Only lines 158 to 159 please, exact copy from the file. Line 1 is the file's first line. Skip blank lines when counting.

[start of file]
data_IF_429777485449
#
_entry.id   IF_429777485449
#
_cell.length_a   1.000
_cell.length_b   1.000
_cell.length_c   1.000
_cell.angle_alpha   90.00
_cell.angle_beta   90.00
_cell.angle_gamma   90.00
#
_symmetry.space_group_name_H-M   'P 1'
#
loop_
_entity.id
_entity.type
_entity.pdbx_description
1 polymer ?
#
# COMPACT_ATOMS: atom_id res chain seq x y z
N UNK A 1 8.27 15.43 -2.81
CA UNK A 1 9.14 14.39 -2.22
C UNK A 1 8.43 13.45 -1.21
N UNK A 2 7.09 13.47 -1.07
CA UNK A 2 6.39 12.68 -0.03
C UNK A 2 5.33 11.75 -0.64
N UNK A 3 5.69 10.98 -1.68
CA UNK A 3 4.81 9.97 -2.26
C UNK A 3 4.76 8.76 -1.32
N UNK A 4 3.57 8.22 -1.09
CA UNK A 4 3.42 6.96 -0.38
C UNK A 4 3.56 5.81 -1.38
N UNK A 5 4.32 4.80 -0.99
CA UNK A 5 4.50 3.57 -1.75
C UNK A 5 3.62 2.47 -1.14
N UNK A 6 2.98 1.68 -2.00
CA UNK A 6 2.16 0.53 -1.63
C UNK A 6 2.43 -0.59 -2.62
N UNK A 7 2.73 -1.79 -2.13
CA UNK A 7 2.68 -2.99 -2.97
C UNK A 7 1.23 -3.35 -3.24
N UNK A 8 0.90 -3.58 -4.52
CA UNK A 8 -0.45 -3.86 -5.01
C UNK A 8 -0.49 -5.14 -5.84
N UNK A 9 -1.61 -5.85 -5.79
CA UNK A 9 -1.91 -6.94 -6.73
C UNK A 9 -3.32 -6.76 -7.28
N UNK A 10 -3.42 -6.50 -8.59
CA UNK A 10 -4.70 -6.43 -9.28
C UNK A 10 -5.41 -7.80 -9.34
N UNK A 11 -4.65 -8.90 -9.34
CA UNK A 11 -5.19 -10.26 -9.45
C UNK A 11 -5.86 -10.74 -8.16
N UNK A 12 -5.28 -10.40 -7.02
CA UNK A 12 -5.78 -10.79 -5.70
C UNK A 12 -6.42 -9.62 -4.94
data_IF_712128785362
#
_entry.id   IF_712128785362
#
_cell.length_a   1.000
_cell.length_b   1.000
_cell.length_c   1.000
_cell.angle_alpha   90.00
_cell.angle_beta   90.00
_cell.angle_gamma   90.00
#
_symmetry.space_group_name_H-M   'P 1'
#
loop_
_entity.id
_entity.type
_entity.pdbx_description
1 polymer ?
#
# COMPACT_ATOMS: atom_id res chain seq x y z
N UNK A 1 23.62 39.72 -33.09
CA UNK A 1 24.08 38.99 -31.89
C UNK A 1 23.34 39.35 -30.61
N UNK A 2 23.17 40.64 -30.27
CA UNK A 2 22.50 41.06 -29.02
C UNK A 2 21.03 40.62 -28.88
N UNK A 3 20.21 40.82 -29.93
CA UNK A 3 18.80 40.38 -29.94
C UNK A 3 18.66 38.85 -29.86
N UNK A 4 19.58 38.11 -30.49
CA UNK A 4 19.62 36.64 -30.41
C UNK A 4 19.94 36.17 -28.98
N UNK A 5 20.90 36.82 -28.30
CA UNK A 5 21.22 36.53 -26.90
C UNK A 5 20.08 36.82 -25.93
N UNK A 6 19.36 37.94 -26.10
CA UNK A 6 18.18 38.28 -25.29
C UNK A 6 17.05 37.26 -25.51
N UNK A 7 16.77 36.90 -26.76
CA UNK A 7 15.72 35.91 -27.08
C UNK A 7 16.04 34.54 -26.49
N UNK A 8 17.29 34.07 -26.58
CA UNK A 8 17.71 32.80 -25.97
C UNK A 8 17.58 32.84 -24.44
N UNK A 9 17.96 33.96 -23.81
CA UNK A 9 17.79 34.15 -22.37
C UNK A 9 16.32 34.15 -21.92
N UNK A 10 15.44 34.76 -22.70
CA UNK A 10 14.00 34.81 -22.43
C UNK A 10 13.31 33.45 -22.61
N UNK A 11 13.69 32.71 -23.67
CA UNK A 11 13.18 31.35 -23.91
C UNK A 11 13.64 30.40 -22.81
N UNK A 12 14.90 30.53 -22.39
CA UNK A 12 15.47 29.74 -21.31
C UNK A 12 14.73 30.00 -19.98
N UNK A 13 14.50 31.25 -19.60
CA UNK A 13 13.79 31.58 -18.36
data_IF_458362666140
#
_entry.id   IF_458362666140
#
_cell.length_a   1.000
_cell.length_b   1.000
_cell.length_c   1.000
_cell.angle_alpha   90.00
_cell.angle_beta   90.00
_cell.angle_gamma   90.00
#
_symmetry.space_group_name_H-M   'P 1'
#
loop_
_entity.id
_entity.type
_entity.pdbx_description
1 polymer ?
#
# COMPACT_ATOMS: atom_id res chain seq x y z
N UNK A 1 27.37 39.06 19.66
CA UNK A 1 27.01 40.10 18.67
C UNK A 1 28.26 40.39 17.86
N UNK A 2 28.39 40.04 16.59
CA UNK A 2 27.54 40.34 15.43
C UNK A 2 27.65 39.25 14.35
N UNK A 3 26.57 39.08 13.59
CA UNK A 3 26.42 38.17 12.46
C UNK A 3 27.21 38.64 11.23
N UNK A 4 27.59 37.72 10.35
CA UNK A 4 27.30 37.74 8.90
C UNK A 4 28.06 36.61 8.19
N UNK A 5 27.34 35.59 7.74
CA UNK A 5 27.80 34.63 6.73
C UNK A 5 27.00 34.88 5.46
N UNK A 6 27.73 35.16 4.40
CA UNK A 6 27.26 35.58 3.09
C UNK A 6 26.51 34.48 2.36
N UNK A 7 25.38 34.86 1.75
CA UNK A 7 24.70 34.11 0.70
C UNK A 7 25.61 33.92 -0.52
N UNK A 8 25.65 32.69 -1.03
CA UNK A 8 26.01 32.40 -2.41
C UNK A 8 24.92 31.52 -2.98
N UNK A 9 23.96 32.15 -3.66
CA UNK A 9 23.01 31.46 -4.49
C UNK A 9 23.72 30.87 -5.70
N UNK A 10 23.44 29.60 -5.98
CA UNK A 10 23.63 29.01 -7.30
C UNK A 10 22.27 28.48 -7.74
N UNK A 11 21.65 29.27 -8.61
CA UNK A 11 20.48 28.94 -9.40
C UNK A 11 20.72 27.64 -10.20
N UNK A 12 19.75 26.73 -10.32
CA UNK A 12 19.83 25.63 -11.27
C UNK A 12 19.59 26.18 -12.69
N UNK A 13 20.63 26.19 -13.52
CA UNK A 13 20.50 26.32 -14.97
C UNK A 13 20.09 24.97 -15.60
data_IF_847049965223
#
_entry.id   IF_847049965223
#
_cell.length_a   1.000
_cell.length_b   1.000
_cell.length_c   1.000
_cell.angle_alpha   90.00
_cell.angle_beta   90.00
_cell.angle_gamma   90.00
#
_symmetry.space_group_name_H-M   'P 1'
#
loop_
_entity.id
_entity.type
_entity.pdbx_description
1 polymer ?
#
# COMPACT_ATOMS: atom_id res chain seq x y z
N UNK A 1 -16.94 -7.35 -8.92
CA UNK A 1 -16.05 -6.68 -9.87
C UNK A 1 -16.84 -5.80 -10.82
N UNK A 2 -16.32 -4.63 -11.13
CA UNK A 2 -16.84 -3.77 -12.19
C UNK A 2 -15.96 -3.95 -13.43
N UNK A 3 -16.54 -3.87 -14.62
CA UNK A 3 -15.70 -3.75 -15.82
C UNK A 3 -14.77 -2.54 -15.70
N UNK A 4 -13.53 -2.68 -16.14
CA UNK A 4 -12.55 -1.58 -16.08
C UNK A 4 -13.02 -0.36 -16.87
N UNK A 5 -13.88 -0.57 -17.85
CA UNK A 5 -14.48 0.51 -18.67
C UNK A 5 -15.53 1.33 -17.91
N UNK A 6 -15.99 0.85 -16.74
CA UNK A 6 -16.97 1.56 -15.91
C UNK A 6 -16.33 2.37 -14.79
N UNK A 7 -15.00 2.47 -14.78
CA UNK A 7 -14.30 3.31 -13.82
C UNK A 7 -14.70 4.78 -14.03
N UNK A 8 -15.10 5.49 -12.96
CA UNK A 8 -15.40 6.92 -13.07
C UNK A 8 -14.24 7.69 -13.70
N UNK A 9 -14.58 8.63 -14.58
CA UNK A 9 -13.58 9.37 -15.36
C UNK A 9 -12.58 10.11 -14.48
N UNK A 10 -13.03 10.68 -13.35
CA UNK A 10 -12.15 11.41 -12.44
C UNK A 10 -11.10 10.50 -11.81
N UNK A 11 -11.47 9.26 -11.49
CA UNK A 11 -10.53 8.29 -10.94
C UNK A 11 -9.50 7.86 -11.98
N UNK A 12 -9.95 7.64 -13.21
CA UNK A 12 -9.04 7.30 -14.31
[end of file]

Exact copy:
C UNK A 8 24.92 31.52 -2.98
N UNK A 9 23.96 32.15 -3.66